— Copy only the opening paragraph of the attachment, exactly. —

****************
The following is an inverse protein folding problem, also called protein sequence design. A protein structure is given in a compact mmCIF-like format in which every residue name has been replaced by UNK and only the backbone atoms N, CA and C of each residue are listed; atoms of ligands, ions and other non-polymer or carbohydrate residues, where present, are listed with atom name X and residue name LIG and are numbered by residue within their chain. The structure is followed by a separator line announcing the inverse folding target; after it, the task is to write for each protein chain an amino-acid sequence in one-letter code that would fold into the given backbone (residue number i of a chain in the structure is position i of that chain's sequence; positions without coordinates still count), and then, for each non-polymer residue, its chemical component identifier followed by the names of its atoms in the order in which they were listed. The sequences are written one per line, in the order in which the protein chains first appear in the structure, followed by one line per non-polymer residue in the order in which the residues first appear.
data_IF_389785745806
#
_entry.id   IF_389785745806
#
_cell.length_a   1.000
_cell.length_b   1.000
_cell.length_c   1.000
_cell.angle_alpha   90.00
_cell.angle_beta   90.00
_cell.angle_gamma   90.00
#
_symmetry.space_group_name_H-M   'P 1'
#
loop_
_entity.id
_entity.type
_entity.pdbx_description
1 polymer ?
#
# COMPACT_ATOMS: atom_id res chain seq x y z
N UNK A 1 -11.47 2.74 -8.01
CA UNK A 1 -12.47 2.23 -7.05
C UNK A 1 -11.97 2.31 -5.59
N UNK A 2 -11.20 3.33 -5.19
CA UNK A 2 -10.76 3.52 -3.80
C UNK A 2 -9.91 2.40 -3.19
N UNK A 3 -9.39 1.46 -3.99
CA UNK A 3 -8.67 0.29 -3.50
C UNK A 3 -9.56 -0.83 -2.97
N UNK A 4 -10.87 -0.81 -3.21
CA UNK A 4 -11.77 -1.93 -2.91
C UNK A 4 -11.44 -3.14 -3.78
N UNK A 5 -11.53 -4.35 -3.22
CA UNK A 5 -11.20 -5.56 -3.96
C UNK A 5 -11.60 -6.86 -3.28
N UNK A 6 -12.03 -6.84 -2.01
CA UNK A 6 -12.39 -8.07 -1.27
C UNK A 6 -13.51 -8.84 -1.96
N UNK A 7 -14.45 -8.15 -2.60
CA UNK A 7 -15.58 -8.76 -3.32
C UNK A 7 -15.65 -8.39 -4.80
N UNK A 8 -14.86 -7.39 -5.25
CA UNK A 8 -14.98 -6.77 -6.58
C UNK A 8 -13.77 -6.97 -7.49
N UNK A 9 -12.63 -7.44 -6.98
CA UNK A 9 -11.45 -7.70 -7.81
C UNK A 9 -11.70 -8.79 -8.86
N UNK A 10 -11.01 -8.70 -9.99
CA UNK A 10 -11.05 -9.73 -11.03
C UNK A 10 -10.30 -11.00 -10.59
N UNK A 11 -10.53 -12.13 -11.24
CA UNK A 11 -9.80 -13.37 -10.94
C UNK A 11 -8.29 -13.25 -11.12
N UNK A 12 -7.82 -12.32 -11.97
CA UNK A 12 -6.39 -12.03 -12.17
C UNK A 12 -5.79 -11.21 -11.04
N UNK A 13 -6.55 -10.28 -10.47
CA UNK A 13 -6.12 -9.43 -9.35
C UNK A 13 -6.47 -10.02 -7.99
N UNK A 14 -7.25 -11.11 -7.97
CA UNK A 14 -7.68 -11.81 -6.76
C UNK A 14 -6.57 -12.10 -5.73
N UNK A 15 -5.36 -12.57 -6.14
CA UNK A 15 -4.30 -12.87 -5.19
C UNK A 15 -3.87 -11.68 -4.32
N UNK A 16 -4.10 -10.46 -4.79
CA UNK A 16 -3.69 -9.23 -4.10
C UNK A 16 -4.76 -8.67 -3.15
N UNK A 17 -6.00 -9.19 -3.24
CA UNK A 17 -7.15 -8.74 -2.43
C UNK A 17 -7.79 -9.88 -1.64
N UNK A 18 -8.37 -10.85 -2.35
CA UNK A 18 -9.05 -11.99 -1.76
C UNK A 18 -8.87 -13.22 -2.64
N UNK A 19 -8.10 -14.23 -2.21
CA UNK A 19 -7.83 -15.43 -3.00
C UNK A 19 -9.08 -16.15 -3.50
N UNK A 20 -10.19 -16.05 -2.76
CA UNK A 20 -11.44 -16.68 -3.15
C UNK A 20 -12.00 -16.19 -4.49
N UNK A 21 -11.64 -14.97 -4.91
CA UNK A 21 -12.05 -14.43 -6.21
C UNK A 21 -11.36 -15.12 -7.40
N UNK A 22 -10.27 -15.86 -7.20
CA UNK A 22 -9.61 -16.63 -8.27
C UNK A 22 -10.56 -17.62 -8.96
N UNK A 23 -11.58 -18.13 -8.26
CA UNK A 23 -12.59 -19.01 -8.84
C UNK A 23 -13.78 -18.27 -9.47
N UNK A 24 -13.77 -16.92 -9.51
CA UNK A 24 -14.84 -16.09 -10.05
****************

The following is an inverse protein folding problem, also called protein sequence design. A protein structure is given in a compact mmCIF-like format in which every residue name has been replaced by UNK and only the backbone atoms N, CA and C of each residue are listed; atoms of ligands, ions and other non-polymer or carbohydrate residues, where present, are listed with atom name X and residue name LIG and are numbered by residue within their chain. The structure is followed by a separator line announcing the inverse folding target; after it, the task is to write for each protein chain an amino-acid sequence in one-letter code that would fold into the given backbone (residue number i of a chain in the structure is position i of that chain's sequence; positions without coordinates still count), and then, for each non-polymer residue, its chemical component identifier followed by the names of its atoms in the order in which they were listed. The sequences are written one per line, in the order in which the protein chains first appear in the structure, followed by one line per non-polymer residue in the order in which the residues first appear.